Bush's Favorite Author Leaving The White House
Thursday, June 15, 2006
Michael J. Gerson, one of President Bush's most trusted advisers and the author of nearly all of his most famous public words over the past seven years, plans to step down in the next couple of weeks in a decision that colleagues believe will leave a hole in the White House at a critical period.
Gerson said in an interview that he has been talking with Bush for many months about leaving for writing and other opportunities but waited until the White House political situation stabilized somewhat. "It seemed like a good time," he said. "Things are back on track a little. Some of the things I care about are on a good trajectory."
Since first joining the presidential campaign as chief speechwriter in 1999, Gerson has evolved into one of the most central figures in Bush's inner circle, often considered among the three or four aides closest to the president. Beyond shaping the language of the Bush presidency, Gerson helped set its broader direction.
He was a formulator of the Bush doctrine making the spread of democracy the fundamental goal of U.S. foreign policy, a policy hailed as revolutionary by some and criticized as unrealistic by others. He led a personal crusade to make unprecedented multibillion-dollar investments in fighting AIDS, malaria and poverty around the globe. He became one of the few voices pressing for a more aggressive policy to stop genocide in Darfur, even as critics complained of U.S. inaction.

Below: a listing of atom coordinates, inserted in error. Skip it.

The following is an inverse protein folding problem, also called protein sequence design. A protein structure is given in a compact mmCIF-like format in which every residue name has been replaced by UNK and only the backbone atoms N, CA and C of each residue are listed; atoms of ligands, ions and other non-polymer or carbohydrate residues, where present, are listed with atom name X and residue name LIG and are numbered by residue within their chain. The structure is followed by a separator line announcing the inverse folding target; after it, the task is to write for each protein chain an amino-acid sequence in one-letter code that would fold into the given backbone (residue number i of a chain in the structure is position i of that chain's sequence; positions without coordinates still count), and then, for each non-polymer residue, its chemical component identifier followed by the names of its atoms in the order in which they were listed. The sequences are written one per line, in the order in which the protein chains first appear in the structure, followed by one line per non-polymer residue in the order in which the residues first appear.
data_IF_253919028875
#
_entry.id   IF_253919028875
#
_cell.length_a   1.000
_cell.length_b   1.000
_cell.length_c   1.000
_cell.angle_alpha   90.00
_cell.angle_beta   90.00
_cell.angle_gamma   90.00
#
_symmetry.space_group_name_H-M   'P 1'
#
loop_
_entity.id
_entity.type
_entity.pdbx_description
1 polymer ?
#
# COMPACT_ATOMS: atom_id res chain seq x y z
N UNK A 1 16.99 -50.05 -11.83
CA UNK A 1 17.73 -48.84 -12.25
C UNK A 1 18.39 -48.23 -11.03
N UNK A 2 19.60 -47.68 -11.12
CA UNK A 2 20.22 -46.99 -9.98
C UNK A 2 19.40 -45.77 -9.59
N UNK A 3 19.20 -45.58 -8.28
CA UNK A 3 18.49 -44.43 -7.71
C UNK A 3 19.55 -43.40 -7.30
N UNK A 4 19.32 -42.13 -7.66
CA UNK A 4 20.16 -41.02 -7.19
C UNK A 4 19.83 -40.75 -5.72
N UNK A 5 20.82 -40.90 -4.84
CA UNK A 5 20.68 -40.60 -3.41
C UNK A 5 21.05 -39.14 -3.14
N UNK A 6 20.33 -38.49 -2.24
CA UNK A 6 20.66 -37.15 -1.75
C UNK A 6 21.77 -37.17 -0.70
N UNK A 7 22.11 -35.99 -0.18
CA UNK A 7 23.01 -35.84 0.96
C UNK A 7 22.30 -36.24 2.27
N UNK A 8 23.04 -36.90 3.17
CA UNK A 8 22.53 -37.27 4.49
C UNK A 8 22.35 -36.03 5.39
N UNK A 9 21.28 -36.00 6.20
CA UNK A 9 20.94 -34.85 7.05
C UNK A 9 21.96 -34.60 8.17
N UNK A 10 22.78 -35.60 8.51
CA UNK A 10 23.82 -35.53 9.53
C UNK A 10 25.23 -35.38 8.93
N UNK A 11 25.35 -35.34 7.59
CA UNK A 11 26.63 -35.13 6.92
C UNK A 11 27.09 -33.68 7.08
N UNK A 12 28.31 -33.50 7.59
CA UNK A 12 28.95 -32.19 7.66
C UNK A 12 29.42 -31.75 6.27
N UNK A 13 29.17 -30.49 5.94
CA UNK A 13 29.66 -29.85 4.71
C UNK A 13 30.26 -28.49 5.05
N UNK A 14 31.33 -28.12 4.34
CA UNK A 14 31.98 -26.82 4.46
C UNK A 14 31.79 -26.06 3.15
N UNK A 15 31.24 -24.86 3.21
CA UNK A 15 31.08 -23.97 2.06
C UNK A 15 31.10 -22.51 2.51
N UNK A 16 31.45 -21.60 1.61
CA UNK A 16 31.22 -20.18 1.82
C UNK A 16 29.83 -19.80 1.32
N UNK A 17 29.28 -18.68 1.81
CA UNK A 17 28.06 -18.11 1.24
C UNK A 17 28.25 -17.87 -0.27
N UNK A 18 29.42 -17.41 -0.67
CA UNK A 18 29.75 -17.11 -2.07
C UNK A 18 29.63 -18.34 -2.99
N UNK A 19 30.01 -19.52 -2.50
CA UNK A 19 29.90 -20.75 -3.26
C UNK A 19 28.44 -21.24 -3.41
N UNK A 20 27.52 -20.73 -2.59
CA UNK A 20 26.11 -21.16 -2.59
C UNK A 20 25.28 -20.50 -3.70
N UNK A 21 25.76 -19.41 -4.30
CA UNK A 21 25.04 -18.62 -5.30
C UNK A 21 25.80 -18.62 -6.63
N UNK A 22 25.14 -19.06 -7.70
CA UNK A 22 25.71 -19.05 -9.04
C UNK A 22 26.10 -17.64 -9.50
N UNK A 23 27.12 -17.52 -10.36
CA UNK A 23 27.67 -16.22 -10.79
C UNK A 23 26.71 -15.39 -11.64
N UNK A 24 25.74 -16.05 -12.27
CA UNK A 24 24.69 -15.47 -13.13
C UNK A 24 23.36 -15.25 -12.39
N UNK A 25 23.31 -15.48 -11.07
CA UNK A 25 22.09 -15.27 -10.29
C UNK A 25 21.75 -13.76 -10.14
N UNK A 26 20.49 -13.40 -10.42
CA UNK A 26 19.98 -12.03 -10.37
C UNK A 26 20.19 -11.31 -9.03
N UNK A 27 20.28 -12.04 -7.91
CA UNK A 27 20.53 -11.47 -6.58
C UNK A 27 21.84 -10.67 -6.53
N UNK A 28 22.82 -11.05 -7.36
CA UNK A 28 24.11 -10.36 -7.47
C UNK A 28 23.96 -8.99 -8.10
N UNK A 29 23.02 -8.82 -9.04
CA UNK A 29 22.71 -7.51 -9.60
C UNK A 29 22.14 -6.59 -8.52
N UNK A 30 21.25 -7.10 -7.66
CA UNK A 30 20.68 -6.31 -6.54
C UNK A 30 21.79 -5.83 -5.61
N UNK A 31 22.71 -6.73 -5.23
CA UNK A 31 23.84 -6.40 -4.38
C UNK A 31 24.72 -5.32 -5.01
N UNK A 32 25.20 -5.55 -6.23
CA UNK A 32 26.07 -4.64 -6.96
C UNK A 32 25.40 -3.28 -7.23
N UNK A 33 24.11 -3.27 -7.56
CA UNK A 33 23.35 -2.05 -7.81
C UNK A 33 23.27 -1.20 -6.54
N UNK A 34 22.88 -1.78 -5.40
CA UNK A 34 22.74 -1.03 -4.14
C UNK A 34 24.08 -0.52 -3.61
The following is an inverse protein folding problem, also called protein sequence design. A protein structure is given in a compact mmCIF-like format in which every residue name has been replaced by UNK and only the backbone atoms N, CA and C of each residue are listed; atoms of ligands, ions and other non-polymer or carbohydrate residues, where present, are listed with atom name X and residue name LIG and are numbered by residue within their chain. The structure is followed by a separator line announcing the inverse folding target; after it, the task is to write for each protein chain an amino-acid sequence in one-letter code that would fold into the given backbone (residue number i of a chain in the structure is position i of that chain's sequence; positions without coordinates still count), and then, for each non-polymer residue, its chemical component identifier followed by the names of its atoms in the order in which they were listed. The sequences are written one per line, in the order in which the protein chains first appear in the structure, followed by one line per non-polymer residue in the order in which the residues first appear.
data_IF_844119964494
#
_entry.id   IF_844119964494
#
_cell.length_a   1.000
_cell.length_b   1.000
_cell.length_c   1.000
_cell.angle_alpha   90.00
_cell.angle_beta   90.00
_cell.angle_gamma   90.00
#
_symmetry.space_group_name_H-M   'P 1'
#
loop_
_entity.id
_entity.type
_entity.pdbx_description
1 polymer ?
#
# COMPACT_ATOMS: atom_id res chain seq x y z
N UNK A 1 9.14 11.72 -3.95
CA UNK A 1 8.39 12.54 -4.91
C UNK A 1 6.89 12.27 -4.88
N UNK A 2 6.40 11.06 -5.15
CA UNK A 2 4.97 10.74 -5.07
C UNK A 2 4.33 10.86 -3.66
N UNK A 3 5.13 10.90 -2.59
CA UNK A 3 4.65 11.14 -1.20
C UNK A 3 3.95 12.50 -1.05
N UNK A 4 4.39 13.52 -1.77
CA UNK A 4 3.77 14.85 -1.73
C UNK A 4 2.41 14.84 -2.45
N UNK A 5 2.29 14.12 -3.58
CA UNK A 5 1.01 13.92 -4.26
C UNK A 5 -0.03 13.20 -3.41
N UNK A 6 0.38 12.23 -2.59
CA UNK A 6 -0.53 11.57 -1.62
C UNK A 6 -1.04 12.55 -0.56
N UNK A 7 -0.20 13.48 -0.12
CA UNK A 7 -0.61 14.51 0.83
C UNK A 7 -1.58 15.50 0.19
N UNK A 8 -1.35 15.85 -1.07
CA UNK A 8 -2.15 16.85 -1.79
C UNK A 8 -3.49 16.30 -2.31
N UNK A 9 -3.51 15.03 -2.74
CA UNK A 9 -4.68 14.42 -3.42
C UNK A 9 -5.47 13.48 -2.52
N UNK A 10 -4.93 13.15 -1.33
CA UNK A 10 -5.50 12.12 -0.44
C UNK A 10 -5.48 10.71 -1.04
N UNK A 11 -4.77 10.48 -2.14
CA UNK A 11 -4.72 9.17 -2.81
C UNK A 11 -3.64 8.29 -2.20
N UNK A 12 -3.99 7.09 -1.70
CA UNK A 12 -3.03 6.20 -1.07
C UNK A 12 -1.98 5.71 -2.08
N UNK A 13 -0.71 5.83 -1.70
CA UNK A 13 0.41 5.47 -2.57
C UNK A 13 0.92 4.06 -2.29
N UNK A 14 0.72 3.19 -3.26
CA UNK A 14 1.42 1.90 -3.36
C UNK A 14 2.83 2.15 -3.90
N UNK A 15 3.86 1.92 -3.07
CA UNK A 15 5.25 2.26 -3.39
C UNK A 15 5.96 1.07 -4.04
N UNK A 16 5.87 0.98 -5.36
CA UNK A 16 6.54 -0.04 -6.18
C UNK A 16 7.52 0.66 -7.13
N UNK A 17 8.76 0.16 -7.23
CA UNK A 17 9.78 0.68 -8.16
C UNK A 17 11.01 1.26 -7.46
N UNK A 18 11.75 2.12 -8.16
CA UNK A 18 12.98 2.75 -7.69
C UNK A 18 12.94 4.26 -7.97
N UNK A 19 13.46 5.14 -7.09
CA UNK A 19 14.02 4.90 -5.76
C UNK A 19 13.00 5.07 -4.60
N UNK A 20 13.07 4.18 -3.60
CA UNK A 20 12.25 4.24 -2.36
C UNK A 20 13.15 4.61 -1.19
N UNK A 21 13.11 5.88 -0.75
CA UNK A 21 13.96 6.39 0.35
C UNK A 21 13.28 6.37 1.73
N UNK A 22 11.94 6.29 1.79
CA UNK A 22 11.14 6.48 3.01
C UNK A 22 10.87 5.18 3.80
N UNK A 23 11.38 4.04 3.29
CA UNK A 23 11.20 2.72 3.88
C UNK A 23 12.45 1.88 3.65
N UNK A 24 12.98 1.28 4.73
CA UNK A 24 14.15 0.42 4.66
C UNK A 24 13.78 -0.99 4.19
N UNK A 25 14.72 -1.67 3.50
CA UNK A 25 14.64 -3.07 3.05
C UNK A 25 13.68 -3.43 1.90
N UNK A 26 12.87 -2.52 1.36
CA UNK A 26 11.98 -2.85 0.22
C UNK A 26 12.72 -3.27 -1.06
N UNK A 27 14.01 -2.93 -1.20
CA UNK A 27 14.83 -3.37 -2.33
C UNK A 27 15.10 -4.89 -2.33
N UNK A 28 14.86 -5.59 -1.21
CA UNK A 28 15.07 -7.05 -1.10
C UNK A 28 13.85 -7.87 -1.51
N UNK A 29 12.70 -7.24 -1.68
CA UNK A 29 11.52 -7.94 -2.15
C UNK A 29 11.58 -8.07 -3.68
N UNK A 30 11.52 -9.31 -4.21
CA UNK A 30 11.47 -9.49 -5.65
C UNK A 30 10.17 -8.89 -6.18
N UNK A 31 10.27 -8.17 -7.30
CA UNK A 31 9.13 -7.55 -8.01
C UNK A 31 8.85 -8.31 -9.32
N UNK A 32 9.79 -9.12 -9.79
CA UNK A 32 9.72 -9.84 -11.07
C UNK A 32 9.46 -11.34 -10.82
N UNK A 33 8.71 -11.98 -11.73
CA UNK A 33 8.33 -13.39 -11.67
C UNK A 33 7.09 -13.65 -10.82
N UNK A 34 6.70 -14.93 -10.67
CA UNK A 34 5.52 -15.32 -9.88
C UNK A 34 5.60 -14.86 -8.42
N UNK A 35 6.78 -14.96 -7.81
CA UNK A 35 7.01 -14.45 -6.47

"He might have had more influence than any White House staffer who wasn't chief of staff or national security adviser" in modern times, said William Kristol, who was top aide to Vice President Dan Quayle and now edits the Weekly Standard. "Mike was substantively influential, not just a wordsmith, not just a crafter of language for other people's policies, but he influenced policy itself."
"He is the best and most influential presidential speechwriter since Ted Sorenson," said Peter H. Wehner, director of White House strategic initiatives, referring to the adviser to President John F. Kennedy. "Mike is one of the key intellectual architects of the Bush presidency, whether we're talking about compassionate conservatism at home or the freedom agenda abroad."
Gerson is the latest in a series of longtime Bush aides to leave, following White House Chief of Staff Andrew H. Card Jr., press secretary Scott McClellan and Treasury Secretary John W. Snow. But newly installed Chief of Staff Joshua B. Bolten said in an interview that the departure is not part of his broader shakeup of the president's operation. No one is being tapped to take Gerson's most recent assignment as senior adviser.
"He's one of the few people who is irreplaceable," Bolten said. "He's a policy provoker, a grand strategist and a conscience who in many cases has not only articulated but reflected the president's heart."